Readers of OTLSS and other blogs that dare to be critical of the Law School Cartel have likely heard of David Frakt. Like Tamanaha and Campos before, Frakt has argued for increasing the admissions standards at law schools, not only for the sake of the schools and the profession, but for the sake of future practitioners themselves. Frakt is probably most famous for speaking truth during his job interview to become Dean of Florida Coastal School of Law (before being promptly shown the door for recommending some tough medicine). Frakt continues to demonstrate that poor admission statistics generally lead to poor results later (for graduates, to be clear), another unpopular position to take if you are on the Cartel-side of the fence.
...aaaaand so it goes. Often this kind of insider-honesty is decried as an attempt by "the man" to prevent diversity and opportunity for disenfranchised students, when the brutal reality is: what school wants to turn down gobs of federal student loan money if it doesn't have to? And the scamblogs are hardly enticing students to sign up, but to stay away, frankly, for their own sakes.
But what about the students themselves, and their own decision making process? Over the several years we have all heard admonishments from the Boomer-esque "Personal Responsibility Brigade," yet to some degree there is a point to be made there. Setting aside the irony for the moment that many people trying to entice students into law have been Boomers themselves, only to blame students for their predicament once the degree is conferred, only so much of the blame can be laid at the feet of the Cartel itself. The following comment from a current law professor is poignant:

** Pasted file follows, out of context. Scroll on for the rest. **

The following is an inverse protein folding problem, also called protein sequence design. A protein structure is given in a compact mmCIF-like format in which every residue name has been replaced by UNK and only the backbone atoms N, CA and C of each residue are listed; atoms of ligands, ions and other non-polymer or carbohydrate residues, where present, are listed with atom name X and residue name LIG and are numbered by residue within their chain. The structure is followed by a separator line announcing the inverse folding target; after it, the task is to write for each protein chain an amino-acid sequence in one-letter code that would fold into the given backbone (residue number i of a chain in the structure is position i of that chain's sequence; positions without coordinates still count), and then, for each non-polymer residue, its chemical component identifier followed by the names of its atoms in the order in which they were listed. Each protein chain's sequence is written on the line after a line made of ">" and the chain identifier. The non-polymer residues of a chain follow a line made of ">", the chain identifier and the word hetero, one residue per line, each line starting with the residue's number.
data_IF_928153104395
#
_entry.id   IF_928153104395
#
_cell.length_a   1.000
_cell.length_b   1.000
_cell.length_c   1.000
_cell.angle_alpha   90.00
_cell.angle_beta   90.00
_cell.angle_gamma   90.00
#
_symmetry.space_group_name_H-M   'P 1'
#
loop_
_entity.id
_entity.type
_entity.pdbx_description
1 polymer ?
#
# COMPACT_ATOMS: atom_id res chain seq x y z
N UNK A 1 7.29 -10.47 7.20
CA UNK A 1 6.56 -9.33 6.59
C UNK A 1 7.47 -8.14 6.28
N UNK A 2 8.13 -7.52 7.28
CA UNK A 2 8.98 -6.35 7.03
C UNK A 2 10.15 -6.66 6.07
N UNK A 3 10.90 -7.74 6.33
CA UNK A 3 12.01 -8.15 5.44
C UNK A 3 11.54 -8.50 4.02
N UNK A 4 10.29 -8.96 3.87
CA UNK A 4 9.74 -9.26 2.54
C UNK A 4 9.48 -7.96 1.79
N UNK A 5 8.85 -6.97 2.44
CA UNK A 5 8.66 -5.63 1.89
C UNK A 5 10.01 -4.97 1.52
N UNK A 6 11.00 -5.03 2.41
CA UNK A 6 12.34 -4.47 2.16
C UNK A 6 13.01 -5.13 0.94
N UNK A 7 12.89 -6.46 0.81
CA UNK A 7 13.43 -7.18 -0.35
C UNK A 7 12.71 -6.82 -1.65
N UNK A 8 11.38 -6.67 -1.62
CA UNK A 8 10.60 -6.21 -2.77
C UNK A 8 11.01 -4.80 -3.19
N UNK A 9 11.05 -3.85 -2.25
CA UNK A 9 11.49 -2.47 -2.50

Look, here's the deal: those of us who are law professors (or have been) know that many of our students are just not willing or able to believe that if they don't score well on their LSATs, they are very unlikely to "make it." Heck, they plead and cry and threaten suit to remain in law school even if they _also_ get very low grades in law school; another indicator of non-success, as it is typically measured, as attorneys. It sounds paternalistic, but Frakt has a point: since we all know that these potential or actual students are highly unlikely to make it past the bar or, if they do, to gain "meaningful" employment as measured against their previous expectations, it's better for them to not go to law school. Yes, they are in denial about that, but sometimes, you have to exercise some "tough love" in these cases. It truly is a consumer issue, as Frakt correctly says. What in the _world_ are you trying to obtain by calling him a racist and all sorts of things?! Please. That's nasty and below a mature, professional discussion.
Second, anon has a very good point: law schools are indeed - the vast majority of them, at least - hiring only from the top five law schools (if that). That's incredibly elitist and downright stupid. I'm sorry, no offense to those of you smart, nice, highly intelligent folks who, for very good reason, made it into those schools... [b]ut I think we can all agree that it's ridiculous to think that only a handful of schools (actually, really only Harvard, Yale, and Stanford) can produce law professors that can teach students the law and how to think critically, etc.[...]
At bottom, I think law schools really ought to hold themselves way above what is currently going on: profit-making, snobbery, and self-serving procedures. Another example of the failure of the American educational system.
Posted by: TruthAboveAll | December 19, 2018 at 11:53 PM
To those who think the scamblogs don't know what they are talking about - don't take it from us, take it from the insiders who are willing to be honest. The Cartel would have done well to maintain admission standards rather than fling open the doors year ago, and students should not assume that nay-sayers are out to get them, personally, just because the path is dangerous and consequence-filled.
As we always say: 0Ls, pay heed before deciding to take the plunge.